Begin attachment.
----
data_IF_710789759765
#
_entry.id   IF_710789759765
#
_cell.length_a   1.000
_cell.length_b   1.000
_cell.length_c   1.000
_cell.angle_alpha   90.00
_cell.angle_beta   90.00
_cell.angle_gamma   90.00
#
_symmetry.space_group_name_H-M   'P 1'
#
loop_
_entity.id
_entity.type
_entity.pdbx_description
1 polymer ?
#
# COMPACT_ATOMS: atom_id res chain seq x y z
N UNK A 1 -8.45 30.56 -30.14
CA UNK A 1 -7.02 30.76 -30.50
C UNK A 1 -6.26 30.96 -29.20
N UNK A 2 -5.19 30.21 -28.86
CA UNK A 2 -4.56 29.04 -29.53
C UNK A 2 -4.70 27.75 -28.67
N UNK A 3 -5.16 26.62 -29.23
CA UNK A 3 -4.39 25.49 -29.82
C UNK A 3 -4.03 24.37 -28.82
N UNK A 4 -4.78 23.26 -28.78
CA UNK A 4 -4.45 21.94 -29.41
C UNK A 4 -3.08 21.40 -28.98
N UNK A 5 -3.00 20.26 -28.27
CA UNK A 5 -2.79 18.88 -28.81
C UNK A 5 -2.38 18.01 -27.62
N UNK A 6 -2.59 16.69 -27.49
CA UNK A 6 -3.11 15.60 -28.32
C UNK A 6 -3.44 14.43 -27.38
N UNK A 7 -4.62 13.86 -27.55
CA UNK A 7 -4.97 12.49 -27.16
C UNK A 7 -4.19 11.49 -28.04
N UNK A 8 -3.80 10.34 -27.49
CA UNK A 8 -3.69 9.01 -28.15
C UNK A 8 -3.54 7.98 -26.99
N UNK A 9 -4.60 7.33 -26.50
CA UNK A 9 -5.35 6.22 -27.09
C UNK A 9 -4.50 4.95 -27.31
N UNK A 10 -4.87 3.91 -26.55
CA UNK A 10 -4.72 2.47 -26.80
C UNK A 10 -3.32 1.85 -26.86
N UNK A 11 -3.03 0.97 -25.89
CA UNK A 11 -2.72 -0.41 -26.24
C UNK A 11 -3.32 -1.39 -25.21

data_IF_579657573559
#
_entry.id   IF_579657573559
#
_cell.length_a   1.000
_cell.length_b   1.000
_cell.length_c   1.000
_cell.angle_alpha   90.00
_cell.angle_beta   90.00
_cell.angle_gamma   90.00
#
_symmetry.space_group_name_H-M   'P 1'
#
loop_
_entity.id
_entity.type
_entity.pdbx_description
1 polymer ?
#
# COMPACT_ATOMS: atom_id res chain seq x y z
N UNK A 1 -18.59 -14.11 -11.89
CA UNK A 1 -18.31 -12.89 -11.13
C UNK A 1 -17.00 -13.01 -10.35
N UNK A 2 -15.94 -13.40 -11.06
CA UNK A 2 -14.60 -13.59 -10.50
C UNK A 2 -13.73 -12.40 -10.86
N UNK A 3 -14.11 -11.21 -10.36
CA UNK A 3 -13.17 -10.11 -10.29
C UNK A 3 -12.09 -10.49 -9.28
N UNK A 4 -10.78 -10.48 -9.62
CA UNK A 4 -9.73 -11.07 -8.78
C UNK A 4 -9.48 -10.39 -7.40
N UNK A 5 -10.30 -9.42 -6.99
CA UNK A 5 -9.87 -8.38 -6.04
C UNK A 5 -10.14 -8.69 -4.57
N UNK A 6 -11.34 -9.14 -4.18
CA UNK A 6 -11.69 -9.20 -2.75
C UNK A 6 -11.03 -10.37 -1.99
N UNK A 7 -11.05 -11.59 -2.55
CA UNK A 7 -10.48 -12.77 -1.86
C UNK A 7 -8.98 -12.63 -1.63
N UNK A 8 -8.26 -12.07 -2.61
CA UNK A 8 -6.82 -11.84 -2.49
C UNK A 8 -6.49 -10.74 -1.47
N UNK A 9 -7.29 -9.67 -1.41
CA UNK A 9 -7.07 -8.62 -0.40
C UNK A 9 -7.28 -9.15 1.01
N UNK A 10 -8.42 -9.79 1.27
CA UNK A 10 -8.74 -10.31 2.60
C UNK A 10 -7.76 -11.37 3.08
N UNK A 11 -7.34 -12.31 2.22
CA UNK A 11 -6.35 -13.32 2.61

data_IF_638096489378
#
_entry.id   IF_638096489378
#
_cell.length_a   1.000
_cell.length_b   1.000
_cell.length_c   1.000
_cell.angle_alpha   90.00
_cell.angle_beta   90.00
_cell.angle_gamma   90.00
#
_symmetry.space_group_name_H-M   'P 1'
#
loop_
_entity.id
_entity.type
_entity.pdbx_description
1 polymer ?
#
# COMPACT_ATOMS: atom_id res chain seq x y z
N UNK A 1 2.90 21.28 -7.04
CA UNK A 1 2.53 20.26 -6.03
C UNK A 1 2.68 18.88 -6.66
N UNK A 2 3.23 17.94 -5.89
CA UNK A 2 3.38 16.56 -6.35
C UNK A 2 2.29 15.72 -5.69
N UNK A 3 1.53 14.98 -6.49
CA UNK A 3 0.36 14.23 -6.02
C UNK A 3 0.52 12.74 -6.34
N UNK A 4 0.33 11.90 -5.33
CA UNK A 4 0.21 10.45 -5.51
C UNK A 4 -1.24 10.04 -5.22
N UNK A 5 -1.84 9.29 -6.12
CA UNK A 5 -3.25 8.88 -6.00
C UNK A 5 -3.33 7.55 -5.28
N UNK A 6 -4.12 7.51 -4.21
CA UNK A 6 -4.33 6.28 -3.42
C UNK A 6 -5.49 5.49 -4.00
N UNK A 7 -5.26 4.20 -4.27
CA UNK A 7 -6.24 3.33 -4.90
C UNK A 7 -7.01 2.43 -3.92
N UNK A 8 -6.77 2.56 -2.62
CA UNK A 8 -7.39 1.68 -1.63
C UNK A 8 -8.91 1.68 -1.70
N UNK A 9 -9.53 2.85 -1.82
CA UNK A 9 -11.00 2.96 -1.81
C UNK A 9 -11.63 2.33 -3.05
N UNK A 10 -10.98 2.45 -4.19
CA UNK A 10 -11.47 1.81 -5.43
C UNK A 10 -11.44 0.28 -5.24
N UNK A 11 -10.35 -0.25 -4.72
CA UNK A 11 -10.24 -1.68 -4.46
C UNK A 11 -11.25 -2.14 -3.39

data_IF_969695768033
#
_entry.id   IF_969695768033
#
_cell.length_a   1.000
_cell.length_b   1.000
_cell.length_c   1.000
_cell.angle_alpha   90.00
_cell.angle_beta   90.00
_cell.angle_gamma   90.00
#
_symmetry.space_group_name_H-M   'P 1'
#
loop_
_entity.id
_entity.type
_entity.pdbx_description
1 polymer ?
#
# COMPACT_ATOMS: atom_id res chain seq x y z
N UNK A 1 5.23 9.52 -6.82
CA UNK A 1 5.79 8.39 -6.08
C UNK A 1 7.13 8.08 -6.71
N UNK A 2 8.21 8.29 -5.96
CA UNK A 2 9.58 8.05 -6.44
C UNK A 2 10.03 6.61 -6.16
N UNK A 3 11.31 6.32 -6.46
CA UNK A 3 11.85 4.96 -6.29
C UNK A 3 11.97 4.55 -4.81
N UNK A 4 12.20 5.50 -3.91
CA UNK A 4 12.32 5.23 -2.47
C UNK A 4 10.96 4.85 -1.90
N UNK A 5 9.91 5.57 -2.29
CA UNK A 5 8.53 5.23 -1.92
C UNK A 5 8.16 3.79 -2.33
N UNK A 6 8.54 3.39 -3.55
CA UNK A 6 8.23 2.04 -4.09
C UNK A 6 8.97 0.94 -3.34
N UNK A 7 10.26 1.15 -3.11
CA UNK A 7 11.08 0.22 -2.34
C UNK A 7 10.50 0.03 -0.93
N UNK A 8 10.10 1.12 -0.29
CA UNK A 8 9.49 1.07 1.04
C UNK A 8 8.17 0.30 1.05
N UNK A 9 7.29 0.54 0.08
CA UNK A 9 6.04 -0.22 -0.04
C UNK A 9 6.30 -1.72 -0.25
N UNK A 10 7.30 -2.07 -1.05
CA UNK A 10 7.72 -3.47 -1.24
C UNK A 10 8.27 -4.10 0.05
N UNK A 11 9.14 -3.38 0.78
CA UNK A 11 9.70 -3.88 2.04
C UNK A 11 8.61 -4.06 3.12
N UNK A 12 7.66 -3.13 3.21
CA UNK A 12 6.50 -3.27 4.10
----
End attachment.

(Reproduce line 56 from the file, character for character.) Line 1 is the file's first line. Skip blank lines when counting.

_entry.id   IF_579657573559